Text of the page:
ST. GEORGE- Legends of abandoned gold mines, hidden caches of Spanish silver and lost cities of ancient civilizations have long captivated residents of the American West, once drawing thousands of treasure hunters from near and far to explore canyons, caves and remote cliffs.
Today, everyday Utahns carry on the tradition by emulating annual events like the Summit Rock Hunt or the Utah Treasure Hunt. But a team of local treasure hunters wants to put the old legends to the test: and they start in southern Utah.
Timothy Draper, founder of Treasures in America, is a native of Utah with decades of personal and professional treasure hunting experience. Along with a team of close friends and scholars, Draper began production on “Uncharted Expedition”: a web series aimed at investigating stories of lost riches through historical research and real-world exploration.
“We got all of our talents together and said, ‘Let’s show our story,'” Draper said. “We wanted to show a real treasure hunt. Each episode will focus on a different location with a different treasure or legend. People are going to see that there’s Spanish stuff here, Native American stuff, Chinese stuff, and maybe even ancient Egyptian stuff in this area.
It might sound far-fetched, but Draper readily admits he hopes to challenge the established narrative — or at least fill in the missing gaps in the historical record.
While the legends explored in the first season will be a mixture of the familiar and the obscure, the series’ overarching goal is twofold: to make new discoveries and maintain authenticity without distorting the process or discoveries of the crew.
Shaun Fotheringham, head climber and safety specialist, said he also hopes the series will educate local residents about regional history and inspire people to do their own research.
“A lot of people don’t know that the Spanish Trail runs through our backyard,” he said. “They built old Route 91 right over it.”
There are plenty of stories of Native American tribes clashing with the Spaniards as they passed, Fotheringham said, adding that either the Spaniards had enough time to skim their treasure or the Native Americans grabbed it and took it. threw them in a cave somewhere.
“There are a lot of stories to that effect in this area, so it’s really exciting for us to dive into that,” he said.
Besides Draper and Fotheringham, the show draws on the expertise and talents of Todd Anderson, miner and prospector; Chuch Zitting, Chief Videographer; Marc Hoover, detective and diver; Antonio Mendez, researcher and interpreter; and Josh Blodgett, production manager.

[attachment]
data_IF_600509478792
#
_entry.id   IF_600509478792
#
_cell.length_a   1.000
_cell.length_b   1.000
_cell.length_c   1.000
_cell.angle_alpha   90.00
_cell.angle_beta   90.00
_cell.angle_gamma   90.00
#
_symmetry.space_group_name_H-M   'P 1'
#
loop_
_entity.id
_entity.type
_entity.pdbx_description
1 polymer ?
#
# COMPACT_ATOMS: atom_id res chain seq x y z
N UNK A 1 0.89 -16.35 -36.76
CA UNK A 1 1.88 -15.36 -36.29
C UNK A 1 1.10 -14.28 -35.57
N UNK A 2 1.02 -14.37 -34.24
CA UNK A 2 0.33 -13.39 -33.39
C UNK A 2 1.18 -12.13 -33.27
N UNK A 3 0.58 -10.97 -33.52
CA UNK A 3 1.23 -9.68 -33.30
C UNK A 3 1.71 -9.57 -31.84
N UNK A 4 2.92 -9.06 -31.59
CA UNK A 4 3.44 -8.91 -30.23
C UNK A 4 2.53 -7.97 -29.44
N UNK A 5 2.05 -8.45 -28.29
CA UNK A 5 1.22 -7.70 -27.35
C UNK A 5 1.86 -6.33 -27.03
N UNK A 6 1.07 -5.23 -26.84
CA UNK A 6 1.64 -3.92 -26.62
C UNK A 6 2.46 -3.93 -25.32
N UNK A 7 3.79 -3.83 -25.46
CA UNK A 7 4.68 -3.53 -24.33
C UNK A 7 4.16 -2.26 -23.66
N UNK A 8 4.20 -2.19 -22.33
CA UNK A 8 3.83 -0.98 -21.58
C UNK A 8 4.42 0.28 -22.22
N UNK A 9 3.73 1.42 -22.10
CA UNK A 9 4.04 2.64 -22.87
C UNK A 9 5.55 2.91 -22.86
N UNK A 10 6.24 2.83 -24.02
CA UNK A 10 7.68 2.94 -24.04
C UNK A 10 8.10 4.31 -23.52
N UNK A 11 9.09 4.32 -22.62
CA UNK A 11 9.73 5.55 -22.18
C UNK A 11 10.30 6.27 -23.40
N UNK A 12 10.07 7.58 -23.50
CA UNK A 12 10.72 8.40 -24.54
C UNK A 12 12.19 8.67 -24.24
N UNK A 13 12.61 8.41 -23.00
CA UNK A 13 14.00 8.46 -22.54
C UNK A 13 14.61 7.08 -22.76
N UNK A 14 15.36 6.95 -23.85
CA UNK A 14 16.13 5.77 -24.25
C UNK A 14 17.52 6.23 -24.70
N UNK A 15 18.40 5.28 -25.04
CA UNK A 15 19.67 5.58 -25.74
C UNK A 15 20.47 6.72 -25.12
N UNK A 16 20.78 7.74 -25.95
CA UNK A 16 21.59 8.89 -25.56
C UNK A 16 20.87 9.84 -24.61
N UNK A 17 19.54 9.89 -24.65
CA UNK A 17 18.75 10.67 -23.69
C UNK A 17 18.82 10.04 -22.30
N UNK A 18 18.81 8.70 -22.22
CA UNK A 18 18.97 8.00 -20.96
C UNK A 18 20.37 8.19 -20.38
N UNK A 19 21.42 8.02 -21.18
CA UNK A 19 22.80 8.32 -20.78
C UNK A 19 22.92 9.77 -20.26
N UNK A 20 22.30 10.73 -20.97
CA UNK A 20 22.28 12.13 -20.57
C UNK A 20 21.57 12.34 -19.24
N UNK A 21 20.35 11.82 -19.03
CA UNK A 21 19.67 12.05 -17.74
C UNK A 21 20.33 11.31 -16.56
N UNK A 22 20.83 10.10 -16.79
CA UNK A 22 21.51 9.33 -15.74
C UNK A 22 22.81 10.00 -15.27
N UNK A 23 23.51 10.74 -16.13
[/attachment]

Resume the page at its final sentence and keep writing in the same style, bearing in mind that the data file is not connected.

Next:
The relatively large cast deviates from the standard mold of similar reality TV shows, Draper said, and goes against the secretive and possessive habits of many real-life fans.
“If you contact treasure hunters anywhere in the United States, they’ll tell you, ‘I work alone and I like it – that way when I find the treasure, it’s all mine,'” a- he declared. “I think power comes in numbers. There’s no way I can be an expert in every aspect we do there.
While several members of the crew had years of experience as amateurs, others were introduced to the lifestyle by participating in the show.
Zitting, who brought his photography and filmmaking talents to the show’s production, took a crash course in becoming a true Indiana Jones while trying to save everyone in the process.
“Before, I probably missed most things and didn’t even know what they were,” Zitting said. “With these guys, I can now recognize things like, ‘Yeah it’s Spanish, it’s part of this or that…’ It’s really fun to know the history of it all.”
So what happens if a team member makes a discovery on the show? As a general rule, it is crucial to know what laws govern the recovery of objects of historical significance before any attempt is made to claim or relocate them.
For the cast and crew of “Uncharted Expedition,” that means careful planning and getting permission from the person responsible for each location visited.
“We have worked with museums and historical societies in the past, and will work with them in the future,” Anderson said. “The law depends on where you find something: if it’s on private land, you deal with the owner. Public land can get a little risky, but you have to work within the system.
According to the Bureau of Land Management, most artifacts and objects over 100 years old are off limits to private collectors. If a visitor finds anything of archaeological significance, they should notify the authorities and leave it where it was found.
Draper, Fotheringham and the rest of the crew are keeping the lid on all the discoveries made so far after filming the first six episodes. Production began in February 2022 and will continue through the summer and fall, with the first season featuring primarily Utah locations and a goal to expand out of state in during the following seasons.
“Uncharted Expeditionwill premiere on November 25 with new episodes to be released weekly on Amazon Prime Video, iTunes and YouTube. Those interested in learning more or following the progress of the new show through its ongoing production can follow the show’s Facebook page.
Whatever clues or riches are revealed from week to week, the people behind the new show are excited to share their findings and contribute to the long tradition of American treasure hunting.
“We don’t want to take anything away from anyone – we want to add something,” Draper said. “If we make a big discovery and we disappear, we lose our show and we lose our credibility. We plan to share our discoveries with the public and share this lost story, which in some ways I think is much more important than gold, silver or artifacts.
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